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Release 0.2 Part 3: When asking to work on an issue is not enough

hyperthd profile image Abdulbasid Guled ・2 min read

Maintainer was cool, but I disagree heavily with his notion that issues are open to work on. Just me though

Last time, we worked on a script to gather useful information that could easily be used in any front-end app. This time, I worked on an issue for a console application that simulates registration and user logins. It's actually cool in that it doesn't just use python, but it also has implementations in C# and Ruby, 2 languages that have intrigued me in the past. The maintainer maintained that any issue for the repo were open for anyone and that you did not need to ask to be assigned to one. This made it a race against the clock to get the issue done and unfortunately, someone else beat me to it. It's a little disheartening, but what can you do.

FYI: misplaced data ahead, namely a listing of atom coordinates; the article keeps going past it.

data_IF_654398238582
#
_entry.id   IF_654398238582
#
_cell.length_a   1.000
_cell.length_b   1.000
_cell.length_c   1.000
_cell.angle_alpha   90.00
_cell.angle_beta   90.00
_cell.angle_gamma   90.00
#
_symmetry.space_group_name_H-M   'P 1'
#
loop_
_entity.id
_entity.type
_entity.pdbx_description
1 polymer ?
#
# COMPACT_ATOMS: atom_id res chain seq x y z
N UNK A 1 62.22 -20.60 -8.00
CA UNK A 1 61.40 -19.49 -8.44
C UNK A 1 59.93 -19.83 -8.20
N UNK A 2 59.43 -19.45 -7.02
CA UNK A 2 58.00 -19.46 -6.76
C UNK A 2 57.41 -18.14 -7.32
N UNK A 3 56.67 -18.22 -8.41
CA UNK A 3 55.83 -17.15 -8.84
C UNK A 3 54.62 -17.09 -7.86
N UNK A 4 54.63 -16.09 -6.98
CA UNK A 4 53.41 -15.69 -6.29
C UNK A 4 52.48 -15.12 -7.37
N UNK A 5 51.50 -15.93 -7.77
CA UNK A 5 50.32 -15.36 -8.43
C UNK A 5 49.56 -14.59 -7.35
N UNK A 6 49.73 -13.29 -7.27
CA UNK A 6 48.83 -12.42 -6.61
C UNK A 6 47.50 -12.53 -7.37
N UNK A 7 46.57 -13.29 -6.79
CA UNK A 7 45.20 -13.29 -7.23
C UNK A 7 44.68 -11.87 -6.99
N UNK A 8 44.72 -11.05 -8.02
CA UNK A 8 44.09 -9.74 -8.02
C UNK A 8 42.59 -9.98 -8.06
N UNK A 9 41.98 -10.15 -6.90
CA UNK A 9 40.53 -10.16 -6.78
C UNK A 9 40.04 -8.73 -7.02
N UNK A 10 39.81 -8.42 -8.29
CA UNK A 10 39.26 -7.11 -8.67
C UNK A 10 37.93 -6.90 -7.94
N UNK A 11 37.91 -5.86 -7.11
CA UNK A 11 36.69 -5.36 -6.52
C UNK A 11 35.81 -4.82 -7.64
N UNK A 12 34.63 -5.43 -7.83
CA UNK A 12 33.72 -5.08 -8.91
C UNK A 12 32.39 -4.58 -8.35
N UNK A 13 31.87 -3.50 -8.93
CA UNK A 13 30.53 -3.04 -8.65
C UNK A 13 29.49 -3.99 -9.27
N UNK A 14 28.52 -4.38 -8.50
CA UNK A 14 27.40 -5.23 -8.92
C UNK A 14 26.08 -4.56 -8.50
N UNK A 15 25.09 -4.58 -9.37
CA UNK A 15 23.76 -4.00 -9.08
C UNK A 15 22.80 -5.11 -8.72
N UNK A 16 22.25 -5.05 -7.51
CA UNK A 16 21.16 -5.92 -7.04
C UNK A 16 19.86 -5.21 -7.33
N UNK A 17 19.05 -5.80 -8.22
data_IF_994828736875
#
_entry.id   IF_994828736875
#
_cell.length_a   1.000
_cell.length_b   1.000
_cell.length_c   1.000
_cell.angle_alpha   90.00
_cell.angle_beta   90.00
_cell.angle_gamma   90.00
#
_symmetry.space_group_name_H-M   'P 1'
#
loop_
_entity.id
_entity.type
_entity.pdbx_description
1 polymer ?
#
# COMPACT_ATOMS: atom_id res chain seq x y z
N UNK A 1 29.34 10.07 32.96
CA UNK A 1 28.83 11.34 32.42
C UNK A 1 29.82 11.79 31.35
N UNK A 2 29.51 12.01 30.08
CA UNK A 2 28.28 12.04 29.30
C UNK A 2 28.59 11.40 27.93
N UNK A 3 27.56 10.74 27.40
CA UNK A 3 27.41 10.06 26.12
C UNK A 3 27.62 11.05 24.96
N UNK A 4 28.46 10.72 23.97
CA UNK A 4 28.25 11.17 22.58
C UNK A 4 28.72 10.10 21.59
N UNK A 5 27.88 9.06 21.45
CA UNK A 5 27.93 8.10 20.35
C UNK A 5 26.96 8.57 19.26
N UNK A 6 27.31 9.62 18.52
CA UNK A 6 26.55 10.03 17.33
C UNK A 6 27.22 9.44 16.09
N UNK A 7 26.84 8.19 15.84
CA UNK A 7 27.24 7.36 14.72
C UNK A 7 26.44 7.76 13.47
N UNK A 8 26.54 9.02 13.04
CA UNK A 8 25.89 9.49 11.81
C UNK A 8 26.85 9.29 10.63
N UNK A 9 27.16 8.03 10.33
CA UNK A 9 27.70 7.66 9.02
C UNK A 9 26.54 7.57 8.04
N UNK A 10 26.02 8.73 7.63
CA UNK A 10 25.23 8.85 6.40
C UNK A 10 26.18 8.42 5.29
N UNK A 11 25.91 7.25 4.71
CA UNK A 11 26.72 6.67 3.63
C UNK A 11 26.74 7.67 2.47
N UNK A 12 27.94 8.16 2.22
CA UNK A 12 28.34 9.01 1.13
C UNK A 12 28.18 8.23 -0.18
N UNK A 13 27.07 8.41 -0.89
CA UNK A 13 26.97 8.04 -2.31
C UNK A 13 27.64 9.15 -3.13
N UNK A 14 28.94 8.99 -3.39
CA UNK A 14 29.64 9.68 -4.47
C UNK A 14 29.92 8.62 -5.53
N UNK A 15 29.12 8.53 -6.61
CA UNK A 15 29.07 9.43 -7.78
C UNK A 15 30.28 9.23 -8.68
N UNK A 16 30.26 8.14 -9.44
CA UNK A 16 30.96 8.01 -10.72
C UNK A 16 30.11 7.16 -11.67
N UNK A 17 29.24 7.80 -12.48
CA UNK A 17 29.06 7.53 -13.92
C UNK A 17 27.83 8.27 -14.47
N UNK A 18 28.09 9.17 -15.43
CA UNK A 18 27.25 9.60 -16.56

I decided to work on the name validation portion of this application in Python. These were the following rules the maintainer had:

NameValidationRules

Interesting set of rules. Working on this also gave me memories of working on my Release 0.1, which also had to follow a specific set of rules regarding urls. I used my knowledge from working on that here. I made a regex that takes care of the allowed characters inside the name

NameRegex

The next few lines were just checks if a name exists, if the first letter was capitalized, and if the last character was a space. If these 3 cases were true, then the name is invalid. The real magic came here:

ValidationCode

So I had two loops here. The first one splits based on a space in between 2 words, since there had to be 2 or more words in a name, while the second splits based on whether a "-" exists. Afterwards, it just becomes a matter of checking to see if the name matched the regex.

Because my PR came after another one that fixed the issue, my PR was unfortunately closed without being merged. Regardless, it was something I liked working on, while also taking some inspiration from work that I had done previously. Slowly, but surely, I'm getting used to working and making regex. It's something that I despised beforehand, but now, I can see why it's a powerful tool in both Open Source and beyond.

Next time, one last PR. One last challenge. The PR to end them all. Stay tuned!

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